Face tattoos have been the subject of broad interest and scrutiny in the past year. Most notably, they’ve been picked up as a hallmark of those making SoundCloud rap — a genre best defined by the way it moves the escalation points of budding careers closer and closer together.

Face tattoos fuel this escalation, in that they make a new face instantly recognizable. On Instagram, in YouTube videos, in clips pulled out of YouTube videos to go viral on Twitter. They render the face a cross-platform commodity. For a boy with Benjamin Franklin tattooed on his face (and the SoundCloud logo on his arm), they connect the dots as he appears on an Instagram account with 2 million followers, then in a parody video that gets picked up on Twitter, and then on the cover of XXL’s prestigious “Freshman” issue. And they connect the dots between a nobody YouTuber and Justin Bieber.

Face tattoos are a centuries-old tradition in some indigenous cultures, most famously the Māori of New Zealand and their intricate swirling linework, but in Western culture, the association has long been jail, gang affiliation, or “deviance” of some kind. Boldface lettering denoted slavery in ancient Rome, and face tattoos made reference to criminality when they were popularized by men in American prisons in the 1970s. The best-known were gang symbols (often acronyms or numbers), records of time spent (cobwebs, clocks, dots), or acknowledgments of specific violent crimes, mostly murder (teardrops and crosses).

The broadcast site mgtv.com, a subsidiary of the Chinese company Mango TV, posted the speech following the Oscar ceremony on Sunday night, inaccurately translating the words “gay man” to “special group.” Malek won the Best Actor award for Bohemian Rhapsody, a film about the popular band Queen. Malek, in his speech, made reference to Queen singer Freddie Mercury, saying “we made a film about a gay man, an immigrant, who lived his life just unapologetically himself.” The remarks also attracted the aforementioned criticism for Malek referring to Mercury as gay rather than bisexual.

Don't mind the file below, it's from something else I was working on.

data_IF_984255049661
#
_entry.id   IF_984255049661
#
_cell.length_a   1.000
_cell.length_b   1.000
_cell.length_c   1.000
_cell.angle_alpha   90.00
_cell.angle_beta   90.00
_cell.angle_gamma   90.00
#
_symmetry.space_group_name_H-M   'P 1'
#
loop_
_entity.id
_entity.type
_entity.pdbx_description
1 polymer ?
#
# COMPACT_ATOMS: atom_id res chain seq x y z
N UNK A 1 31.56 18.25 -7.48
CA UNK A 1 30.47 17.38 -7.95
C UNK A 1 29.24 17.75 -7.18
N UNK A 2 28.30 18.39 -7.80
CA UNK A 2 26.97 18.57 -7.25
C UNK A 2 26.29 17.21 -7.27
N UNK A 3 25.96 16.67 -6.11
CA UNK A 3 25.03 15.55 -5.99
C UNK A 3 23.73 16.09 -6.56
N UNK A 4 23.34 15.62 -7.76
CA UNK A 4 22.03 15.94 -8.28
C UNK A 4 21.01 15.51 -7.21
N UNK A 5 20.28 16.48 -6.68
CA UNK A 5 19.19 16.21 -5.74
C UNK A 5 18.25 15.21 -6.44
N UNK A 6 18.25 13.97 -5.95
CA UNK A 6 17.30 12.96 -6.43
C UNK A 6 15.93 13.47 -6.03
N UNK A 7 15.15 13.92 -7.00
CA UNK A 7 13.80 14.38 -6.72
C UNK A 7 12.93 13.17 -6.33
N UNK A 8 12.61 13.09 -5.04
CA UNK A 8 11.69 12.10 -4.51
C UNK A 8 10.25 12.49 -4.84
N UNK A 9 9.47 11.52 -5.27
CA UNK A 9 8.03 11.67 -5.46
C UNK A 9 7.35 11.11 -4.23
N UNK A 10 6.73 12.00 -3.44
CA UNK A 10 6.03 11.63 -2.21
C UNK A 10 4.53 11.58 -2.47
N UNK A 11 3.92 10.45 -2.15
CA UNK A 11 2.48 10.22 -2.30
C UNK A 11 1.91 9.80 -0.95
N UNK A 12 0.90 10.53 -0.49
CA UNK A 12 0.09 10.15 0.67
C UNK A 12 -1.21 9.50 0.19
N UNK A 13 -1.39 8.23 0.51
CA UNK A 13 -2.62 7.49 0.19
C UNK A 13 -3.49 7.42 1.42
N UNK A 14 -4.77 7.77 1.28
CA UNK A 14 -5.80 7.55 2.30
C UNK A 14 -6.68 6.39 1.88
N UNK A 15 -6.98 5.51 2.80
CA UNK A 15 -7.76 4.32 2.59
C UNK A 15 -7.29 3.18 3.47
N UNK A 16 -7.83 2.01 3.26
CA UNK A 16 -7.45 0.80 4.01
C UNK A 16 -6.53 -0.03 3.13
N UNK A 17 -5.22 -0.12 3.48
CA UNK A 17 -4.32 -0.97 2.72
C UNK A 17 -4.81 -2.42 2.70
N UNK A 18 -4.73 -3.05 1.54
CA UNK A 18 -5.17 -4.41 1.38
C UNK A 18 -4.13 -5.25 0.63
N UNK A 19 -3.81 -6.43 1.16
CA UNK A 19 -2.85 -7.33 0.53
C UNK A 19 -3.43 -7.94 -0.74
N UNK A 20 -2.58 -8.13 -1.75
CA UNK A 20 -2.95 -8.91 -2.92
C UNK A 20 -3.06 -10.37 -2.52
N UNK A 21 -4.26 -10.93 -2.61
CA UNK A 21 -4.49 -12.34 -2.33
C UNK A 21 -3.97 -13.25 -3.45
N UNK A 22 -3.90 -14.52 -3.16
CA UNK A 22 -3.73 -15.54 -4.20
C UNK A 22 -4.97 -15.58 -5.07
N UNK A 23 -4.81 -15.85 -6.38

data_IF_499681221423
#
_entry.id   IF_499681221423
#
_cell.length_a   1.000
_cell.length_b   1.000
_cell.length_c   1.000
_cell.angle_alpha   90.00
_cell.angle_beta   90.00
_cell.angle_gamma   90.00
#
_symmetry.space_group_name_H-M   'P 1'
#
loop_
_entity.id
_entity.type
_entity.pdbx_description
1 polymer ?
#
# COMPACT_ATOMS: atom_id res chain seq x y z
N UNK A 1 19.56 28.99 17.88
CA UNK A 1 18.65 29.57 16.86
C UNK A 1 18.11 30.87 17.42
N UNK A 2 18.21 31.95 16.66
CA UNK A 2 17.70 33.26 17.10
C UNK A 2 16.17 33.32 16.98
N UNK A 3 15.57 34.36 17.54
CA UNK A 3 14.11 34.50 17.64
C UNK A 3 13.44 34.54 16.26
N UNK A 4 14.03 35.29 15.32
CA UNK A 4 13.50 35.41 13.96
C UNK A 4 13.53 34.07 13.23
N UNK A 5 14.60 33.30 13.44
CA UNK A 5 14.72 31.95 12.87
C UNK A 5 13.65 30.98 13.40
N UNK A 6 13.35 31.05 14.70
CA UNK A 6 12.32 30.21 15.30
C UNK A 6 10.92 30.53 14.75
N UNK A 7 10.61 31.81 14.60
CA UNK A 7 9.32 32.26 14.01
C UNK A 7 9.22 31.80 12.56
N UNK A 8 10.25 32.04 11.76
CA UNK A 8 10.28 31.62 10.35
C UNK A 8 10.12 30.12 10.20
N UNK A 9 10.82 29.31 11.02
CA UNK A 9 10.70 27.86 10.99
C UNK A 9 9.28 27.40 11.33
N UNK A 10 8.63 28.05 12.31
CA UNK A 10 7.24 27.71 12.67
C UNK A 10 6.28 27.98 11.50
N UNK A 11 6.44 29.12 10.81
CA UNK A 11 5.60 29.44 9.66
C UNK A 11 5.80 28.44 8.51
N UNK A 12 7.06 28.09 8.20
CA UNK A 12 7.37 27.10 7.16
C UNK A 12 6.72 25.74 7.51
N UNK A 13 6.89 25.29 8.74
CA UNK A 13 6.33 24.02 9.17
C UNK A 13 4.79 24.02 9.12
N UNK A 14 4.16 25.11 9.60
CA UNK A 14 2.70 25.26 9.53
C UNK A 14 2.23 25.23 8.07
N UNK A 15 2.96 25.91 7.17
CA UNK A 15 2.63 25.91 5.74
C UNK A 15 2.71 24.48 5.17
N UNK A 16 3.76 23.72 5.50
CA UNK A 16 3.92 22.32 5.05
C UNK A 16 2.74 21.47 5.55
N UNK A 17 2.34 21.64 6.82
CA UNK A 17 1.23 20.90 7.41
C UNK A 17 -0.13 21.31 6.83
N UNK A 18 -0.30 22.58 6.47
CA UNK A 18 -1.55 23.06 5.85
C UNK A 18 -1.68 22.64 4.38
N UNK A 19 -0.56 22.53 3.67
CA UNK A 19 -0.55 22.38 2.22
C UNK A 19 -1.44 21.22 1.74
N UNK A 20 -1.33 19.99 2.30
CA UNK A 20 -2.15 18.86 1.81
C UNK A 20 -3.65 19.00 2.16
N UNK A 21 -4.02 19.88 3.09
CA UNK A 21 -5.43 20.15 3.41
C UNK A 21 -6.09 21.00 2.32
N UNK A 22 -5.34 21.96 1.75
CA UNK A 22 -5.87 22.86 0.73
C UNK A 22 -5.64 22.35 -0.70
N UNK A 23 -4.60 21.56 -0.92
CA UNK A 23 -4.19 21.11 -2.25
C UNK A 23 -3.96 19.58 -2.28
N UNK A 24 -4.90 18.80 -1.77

This isn’t the first time Mango TV has come under fire for censoring references to the queer community. Last year, the broadcaster censored songs with references to homosexuality and blurred Pride flags during the Eurovision song contest. As a result, the telecom lost the right to broadcast the Eurovision festival.

Required Reading is published every Sunday morning ET, and is comprised of a short list of art-related links to long-form articles, videos, blog posts, or photo essays worth a second look.